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Alzheimer’s disease poses what experts agree is a looming public health crisis. But it also exacts an incalculable personal toll on people living with the condition and the family and friends who love them. The FTC and the Food and Drug Administration just sent warning letters to three companies advertising that their products can treat diseases like Alzheimer’s. It’s a development that merits industry attention.

Like many consumers, the FTC and FDA did some online “shopping” to see what companies are saying about dietary supplements and other remedies advertised for Alzheimer’s, Parkinson’s disease, stroke, dementia, and related illnesses. The FDA found products that appear to be making drug claims without legal approval under the Federal Food, Drug, and Cosmetic Act. And the FTC spotted some highly questionable advertising claims, possibly in violation of the FTC Act’s substantiation requirement. The agencies sent joint warning letters to Florida-based Gold Crown Natural Products, South Carolina-based TEK Naturals, and New Mexico-based Pure Nootropics, LLC, giving them 15 working days to address the concerns.

Even if your business isn’t making unproven Alzheimer’s claims – and we hope you’re not – the letters offer insights into marketing practices that raise FTC compliance concerns.

Disease claims demand scrupulous scientific proof.  It’s illegal to advertise that a product can prevent, treat, or cure a disease unless you have competent and reliable scientific evidence in hand. For claims about Alzheimer’s, dementia, and other serious conditions, that means well‑controlled human clinical studies.

Products that claim to do it all often do nothing.  We’ve spotted an interesting phenomenon in ads for questionable health products. They often position themselves as a panacea for a broad range of diseases. As the FTC and FDA noted in their letters, the advertisers didn’t stop with Alzheimer’s claims. Some companies also said their products would reduce the risk of cancer, heart disease, multiple sclerosis, diabetes, epilepsy, and schizophrenia – to name just a few of the conditions they mentioned in their marketing materials. In our experience, a product advertised as a cure-all often turns out to be a cure-nothing. That’s why ads like that are more likely to attract federal or state law enforcement interest.

Challenging deceptive health claims continues to top our to-do list. Just because a product is available online or sits on a store shelf is no guarantee that its ad claims are true. Why are questionable health representations an FTC priority? Because they inflict a triple whammy on consumers. First, money spent on bogus remedies is money consumers won’t have for reputable care. Second, time spent on spurious “cures” may delay their access to proven treatments. And third, some products on the market may contain risky undisclosed ingredients that could harm rather than help.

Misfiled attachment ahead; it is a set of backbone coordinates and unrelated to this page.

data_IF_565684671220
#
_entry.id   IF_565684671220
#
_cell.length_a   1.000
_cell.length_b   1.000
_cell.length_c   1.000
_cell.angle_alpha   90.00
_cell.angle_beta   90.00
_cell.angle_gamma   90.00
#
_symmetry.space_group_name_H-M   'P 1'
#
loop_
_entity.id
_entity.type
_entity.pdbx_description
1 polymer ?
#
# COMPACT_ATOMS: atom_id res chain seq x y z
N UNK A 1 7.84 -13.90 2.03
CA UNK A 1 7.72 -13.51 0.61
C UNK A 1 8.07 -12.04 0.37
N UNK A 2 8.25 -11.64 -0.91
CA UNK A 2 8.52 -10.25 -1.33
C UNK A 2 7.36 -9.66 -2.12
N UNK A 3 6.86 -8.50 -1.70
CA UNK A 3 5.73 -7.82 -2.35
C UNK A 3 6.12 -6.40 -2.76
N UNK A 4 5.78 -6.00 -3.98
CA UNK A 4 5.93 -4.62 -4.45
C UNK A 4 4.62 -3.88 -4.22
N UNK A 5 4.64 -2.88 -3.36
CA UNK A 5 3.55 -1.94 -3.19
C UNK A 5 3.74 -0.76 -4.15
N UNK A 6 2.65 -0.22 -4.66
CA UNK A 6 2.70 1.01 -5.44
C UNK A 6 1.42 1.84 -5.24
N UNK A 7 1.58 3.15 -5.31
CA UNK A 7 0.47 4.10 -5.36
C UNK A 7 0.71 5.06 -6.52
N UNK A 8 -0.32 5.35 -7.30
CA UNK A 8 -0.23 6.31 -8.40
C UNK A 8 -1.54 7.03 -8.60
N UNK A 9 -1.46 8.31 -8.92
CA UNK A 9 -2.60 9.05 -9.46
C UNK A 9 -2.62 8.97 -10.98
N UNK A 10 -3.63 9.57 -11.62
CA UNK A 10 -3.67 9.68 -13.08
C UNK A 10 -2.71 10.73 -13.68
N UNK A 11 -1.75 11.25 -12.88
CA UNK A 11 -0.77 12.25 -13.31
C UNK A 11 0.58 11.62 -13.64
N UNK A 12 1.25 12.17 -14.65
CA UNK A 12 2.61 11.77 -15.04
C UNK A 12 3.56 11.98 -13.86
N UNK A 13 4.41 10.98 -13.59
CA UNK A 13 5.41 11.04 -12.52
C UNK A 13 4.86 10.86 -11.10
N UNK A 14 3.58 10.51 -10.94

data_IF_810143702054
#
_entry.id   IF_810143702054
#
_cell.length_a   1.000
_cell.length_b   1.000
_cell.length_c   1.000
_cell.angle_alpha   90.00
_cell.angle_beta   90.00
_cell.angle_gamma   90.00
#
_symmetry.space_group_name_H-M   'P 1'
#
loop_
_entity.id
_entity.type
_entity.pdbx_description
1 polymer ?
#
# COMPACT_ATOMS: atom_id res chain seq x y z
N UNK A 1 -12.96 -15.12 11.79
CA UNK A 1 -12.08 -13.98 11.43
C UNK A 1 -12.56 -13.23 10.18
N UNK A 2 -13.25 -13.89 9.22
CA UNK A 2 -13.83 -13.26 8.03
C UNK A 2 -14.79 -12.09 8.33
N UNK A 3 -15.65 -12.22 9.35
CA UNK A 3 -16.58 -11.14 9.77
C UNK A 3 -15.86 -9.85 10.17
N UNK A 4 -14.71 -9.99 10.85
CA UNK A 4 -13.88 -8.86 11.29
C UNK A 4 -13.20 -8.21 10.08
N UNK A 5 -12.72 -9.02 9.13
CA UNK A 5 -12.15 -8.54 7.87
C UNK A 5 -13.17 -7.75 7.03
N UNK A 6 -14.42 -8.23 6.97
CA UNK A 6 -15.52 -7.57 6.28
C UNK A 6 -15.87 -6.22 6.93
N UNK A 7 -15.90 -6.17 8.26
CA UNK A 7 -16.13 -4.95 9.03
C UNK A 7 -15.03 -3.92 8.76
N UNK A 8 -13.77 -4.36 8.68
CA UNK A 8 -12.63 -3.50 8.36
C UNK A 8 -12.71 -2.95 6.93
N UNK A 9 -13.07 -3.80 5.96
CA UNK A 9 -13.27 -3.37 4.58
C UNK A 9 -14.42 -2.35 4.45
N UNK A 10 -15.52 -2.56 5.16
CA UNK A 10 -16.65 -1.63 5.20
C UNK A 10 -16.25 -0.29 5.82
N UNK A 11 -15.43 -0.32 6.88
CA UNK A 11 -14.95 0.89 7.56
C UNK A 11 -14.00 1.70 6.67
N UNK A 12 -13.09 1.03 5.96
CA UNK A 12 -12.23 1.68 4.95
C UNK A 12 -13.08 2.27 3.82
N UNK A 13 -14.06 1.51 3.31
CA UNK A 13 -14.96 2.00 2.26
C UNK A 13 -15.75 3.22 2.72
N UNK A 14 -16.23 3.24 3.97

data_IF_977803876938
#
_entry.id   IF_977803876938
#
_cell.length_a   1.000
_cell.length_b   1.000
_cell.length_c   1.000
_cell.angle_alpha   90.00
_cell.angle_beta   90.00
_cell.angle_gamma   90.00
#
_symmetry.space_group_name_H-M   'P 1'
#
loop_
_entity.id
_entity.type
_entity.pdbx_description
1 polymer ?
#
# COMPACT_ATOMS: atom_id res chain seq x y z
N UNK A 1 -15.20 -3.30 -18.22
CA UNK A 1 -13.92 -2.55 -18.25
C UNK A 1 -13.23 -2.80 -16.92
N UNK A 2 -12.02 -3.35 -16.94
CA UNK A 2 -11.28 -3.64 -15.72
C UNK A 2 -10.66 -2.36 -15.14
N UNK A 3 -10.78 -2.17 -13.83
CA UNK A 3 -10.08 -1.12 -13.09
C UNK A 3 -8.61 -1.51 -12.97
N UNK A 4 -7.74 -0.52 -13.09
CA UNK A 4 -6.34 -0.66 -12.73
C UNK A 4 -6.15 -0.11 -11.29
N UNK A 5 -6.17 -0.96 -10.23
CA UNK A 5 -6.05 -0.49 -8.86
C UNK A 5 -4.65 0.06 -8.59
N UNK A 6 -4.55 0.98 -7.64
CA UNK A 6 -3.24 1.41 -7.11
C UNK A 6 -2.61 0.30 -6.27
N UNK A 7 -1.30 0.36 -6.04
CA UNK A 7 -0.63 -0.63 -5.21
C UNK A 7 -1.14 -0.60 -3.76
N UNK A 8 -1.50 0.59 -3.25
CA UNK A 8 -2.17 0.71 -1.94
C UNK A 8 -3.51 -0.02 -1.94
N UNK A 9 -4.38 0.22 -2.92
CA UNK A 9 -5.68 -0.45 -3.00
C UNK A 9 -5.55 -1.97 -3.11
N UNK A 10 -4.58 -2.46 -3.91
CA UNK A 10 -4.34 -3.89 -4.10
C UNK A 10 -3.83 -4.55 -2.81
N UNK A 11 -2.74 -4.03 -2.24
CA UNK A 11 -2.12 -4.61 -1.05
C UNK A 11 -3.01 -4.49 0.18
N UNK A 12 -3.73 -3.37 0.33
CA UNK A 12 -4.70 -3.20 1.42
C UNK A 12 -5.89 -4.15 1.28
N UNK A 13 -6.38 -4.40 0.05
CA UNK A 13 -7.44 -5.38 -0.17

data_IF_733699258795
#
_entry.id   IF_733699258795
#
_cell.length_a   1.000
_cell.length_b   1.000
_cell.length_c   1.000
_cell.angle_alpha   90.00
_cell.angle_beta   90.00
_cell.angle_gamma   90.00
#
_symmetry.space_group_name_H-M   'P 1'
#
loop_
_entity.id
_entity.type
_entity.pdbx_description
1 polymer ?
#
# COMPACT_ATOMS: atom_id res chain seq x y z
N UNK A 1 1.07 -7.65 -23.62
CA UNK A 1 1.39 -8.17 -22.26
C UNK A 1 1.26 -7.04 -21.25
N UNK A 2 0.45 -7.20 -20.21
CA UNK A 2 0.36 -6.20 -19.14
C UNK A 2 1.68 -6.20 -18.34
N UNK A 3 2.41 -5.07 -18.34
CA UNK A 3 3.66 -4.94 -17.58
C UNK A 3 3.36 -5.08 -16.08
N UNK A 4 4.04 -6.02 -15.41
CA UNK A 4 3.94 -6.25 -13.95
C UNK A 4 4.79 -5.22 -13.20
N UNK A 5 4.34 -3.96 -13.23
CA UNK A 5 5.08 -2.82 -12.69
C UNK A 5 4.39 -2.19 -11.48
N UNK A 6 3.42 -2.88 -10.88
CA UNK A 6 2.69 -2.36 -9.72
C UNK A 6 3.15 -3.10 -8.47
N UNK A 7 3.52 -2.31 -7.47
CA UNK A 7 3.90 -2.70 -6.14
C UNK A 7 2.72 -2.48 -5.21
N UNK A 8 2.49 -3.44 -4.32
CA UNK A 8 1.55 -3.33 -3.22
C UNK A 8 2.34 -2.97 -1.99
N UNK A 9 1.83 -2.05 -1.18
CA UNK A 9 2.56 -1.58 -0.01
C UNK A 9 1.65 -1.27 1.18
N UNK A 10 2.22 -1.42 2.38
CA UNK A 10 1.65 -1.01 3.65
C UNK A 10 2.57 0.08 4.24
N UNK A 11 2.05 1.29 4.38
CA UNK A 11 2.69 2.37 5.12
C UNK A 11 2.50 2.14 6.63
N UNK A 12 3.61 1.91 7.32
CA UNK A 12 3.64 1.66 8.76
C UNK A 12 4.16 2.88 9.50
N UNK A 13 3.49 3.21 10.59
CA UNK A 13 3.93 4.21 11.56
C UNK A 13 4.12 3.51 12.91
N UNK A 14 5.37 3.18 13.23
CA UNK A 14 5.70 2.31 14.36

For information about substantiating health claims, consult FTC resources for business. To find reliable information about treating diseases, visit and


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Aminata M. Toure
February 11, 2019
I think Alzheimer's is a sickness based on stressful life that requier to much thinking that the brain in the end had is cup full. Exersising can help reduce and also brain exersices for example maths, crossing words and many more.
February 11, 2019
02/11/2019 This comment is in regards to the current "epidemic" of alzeheimer's. What I would like to point out is: 1. Short term memory loss is an attribute of alzehimer's. 2. Short term memory loss is an attribute of "POT" usage. The point is, if "POT" smoking/usage is a factor in the on set of alzeheimer's then the availability of "POT" should be controlled. Thank you,
Roderick Coe
February 11, 2019
Why are ads still appearing on TV for the product "PREVGEN?" The cure was originally found in jellyfish and has been shown to help with memory loss. I remember seeing reports that rulings against the product were approved.
December 21, 2019
As a Ph.D. in Neuroscience and postdoctoral work in epidemiology, I question the harshness of banning the word "risk factor". In the field of Alzheimer's disease (my research focus) and almost every non-communicable disease, there are several factors that underscore the vast majority of chronic diseases. They are stress, lack of, or low quality sleep, inflammation and excess free radical damage. If I discovered an intervention shows that it can make a clear difference in any of these factors, could I at least say that I would hypothesize that it would lower the risk of these diseases (although no studies linking the intervention to the disease has been done)? Also , what is your criteria for considering something evidence based? Is the criteria equal regardless of the intervention? I think if you are going to crack down on "unsupported claims", then you should clearly define the specific criteria needed to be considered "supported". I would greatly appreciate your reply. There is a lot of confusion for those of us who are doing our best to comply with your requirements.